Good, Better, Best Practice

This is a guest post by Bill Flury

A good idea

We were discussing how we could get started with the business of process improvement.  Somebody said:

“Hey! I’ve got a great idea! The Quality folks are always telling us that we should lookout for better ways to do things. Let’s hold a series of best practice workshops and see what ideas people bring us. “

We agreed that we should test the idea by each of us calling some key people in our respective centers and getting their reactions.

What a surprise we got!

Reaction 1: “We don’t have any best practices.”

I’m not sure we even have anything that you could call a practice. Every job is different. Every customer is different. We just do what we think is best for each case.

Reaction 2: “How would you compare practices?”

We don’t really keep track from one project to the next on what we do. We rely on the memory of our key people. It’s all in their heads and you can’t compare what you can’t see.

Reaction 3: “Who are the best practices supposed to be best for?”

Who would we want to please with our best practices?

And how would we want to please them, are they worried about cost, schedule, performance or all three?  For whom and how must we be best?  That’s a tough question.

Reaction 4: “How could you convince everyone that one version of a practice is best?”

If we picked one practice and called it the best, how would we ever be able to convince someone that that way is better than their way? Lots of people come up with ideas but nobody ever comes forward with any convincing data – just opinions.

A better idea

We decided that it would be premature to try to hold the proposed workshops. We had to attack the feedback first.  So here’s what we did:

“We don’t have any best practices.”

We encouraged everyone to start writing down or drawing pictures of the steps in their current practices.  That provided the foundation for all measurements and comparisons.

“How would you compare practices?”

We asked everyone to show us their practices so we could see if they were the same or different. (There was a lot more commonality than they expected.)

We encouraged them to agree on the common items and use them in the same way on all projects.

We also started to work with out how they could track variations in the outcomes.

“Who are the best practices supposed to be best for?”

Instead of Best, we started thinking about the concept of Better.  We looked for changes that might yield any improvements in cost, schedule or performance or might be better for the customer, the staff or associated organizations.  We helped them test proposed changes and check the outcomes.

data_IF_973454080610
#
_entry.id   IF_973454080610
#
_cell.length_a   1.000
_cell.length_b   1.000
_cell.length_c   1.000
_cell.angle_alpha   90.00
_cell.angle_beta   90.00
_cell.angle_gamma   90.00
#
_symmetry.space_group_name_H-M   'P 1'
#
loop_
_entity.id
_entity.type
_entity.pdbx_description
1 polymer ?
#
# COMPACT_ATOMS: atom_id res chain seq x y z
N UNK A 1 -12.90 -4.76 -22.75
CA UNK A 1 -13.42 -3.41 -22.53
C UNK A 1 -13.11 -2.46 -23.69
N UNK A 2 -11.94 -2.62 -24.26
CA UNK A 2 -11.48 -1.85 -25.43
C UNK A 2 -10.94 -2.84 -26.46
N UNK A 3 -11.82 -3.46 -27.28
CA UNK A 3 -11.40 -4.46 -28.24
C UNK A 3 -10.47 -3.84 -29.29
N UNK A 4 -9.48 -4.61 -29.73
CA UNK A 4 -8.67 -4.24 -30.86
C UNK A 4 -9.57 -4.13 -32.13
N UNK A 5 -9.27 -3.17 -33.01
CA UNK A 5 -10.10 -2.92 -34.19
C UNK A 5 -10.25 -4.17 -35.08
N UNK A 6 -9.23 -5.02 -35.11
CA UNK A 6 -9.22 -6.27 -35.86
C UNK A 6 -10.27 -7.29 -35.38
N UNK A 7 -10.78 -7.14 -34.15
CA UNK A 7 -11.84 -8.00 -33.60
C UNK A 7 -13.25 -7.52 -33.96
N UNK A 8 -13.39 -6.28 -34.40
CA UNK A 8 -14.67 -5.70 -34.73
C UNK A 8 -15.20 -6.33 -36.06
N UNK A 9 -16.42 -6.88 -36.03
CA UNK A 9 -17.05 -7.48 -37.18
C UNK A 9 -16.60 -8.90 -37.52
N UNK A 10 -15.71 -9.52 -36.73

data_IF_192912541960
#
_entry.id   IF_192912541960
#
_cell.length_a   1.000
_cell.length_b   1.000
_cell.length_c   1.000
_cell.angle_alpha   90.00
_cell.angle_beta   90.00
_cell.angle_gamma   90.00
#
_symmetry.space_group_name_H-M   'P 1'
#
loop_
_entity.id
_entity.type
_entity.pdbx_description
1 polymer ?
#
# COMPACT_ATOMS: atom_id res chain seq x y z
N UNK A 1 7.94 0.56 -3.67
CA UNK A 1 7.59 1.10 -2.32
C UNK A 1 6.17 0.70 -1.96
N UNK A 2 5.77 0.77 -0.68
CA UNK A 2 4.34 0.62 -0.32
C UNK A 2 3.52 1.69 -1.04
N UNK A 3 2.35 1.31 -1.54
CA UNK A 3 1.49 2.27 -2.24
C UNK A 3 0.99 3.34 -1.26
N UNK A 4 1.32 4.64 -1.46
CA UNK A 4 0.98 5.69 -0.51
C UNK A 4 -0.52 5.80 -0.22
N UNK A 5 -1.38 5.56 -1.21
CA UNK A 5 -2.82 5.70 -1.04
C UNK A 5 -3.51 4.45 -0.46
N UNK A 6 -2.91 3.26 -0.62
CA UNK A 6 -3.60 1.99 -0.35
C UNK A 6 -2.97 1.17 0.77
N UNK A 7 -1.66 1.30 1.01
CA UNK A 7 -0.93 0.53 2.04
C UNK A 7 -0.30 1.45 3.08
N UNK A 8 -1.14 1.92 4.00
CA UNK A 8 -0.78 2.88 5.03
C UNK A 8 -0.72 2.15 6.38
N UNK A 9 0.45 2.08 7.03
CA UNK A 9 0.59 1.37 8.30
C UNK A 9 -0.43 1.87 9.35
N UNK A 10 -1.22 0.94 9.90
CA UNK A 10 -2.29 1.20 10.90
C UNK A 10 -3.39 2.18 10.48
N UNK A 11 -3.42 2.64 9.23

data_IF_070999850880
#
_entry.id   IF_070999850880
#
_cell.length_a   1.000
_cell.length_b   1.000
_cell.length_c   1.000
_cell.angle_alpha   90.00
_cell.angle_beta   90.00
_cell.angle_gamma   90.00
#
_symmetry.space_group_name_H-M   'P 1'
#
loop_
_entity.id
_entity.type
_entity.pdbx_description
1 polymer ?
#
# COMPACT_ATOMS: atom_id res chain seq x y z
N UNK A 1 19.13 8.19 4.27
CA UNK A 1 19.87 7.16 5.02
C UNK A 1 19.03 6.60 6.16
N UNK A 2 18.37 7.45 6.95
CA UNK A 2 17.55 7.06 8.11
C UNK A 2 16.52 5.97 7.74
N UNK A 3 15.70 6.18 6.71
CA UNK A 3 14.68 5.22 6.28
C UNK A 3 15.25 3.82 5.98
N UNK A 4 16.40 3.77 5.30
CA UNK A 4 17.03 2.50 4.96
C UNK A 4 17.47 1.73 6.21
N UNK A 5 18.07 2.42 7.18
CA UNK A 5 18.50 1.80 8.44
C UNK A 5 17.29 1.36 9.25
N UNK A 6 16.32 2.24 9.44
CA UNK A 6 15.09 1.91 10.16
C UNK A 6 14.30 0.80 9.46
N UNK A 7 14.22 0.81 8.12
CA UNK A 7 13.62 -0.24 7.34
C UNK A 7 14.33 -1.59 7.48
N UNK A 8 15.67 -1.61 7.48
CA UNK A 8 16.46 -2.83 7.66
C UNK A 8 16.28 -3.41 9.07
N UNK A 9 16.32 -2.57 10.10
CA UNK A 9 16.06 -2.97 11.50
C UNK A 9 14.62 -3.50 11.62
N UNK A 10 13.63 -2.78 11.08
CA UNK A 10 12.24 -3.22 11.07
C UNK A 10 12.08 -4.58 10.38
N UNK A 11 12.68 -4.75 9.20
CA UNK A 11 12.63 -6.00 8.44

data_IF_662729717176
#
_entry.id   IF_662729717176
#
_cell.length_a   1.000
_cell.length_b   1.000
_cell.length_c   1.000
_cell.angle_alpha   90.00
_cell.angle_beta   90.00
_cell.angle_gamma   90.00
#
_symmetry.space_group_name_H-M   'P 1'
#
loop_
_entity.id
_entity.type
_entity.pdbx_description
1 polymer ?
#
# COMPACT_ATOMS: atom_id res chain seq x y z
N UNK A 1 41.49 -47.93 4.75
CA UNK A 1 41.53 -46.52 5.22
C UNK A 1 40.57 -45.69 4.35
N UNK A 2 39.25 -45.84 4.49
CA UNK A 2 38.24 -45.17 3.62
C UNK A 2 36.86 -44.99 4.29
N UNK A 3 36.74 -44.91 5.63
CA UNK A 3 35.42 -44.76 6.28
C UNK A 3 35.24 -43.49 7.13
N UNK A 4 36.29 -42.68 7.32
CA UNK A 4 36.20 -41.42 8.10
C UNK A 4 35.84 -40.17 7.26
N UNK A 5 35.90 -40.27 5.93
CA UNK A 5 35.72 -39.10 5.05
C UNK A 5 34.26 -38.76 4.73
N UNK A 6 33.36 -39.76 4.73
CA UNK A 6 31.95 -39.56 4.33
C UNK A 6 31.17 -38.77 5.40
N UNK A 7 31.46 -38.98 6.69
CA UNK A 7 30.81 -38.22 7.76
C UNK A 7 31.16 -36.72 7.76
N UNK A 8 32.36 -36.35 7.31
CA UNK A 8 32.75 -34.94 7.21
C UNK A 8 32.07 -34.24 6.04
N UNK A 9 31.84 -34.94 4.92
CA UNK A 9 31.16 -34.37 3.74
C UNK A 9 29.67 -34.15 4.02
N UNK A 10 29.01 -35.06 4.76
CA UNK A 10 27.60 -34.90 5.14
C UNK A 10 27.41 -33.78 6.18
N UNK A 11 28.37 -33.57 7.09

“How could you convince everyone that one version of a practice is best?”

Once the practices were consistently followed and the outcomes tallied, we presented convincing data on how different ways of performing the practices affected performance.

The best idea

As we started our hunt for best practices we realized that they don’t exist, there is always something that can be done better.  So now we hold the workshops regularly. Our hope is that we can get on the path outlined in the old poem:

Good, Better, Best

Never Let it Rest

‘Til the Good is Better

And the Better, Best

Continuous Improvement

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Comments

  1. Bill,

    My life has been spent in services environments not manufacturing. It is an environment where flexibility/responsiveness is a vital ingredient. Why? People are not inanimate objects – even the same person can be in radically different moods (upbeat v downbeat) on different occasions and so calls forth, to he who is not bound by script, to come up with the right response for that mood, for that occasion. And yes, there is always some aspect/s of work that can do with being standardised. So what is required is a judgement call – where to follow ‘best practice’ and where best practice is not to follow ‘best practice’.

    So after, reading your thoughts, it occurs to me that ‘better’ is more useful than ‘best’. As you say ‘better’ is dynamic, suggests and encourages movement. Whereas ‘best’ suggests stasis: smugness that you are the best and no more thought, tinkering is necessary. And importantly, improvement, movement away from ‘best practice’ is not tolerated by those ignorant – not close to the work – usually supervisors and managers.

    maz

    • Thanks for your comment. When you are trying to motivate people to improve their processes, going for “Better” let’s you award prizes every day. Going for “Best” gives you only one chance for rewarding — and you never get there.
      Bill

  2. Hi Bill,
    Thanks for your post.

    Wanting to improve a process is great. As is innovation as well as a number of other things like productivity etc etc. However, don’t all of these things require a context? Ie. a specific problem to solve or address so that they have focus and something to improve?

    Adrian

    • Yes, you need a context — and the context is the processes in which you are involved. Your processes are what you do and if you make them visible, you and the others involved can look at them and find ways to make them better. Take a look at my e-book to see how it’s done.
      Bill

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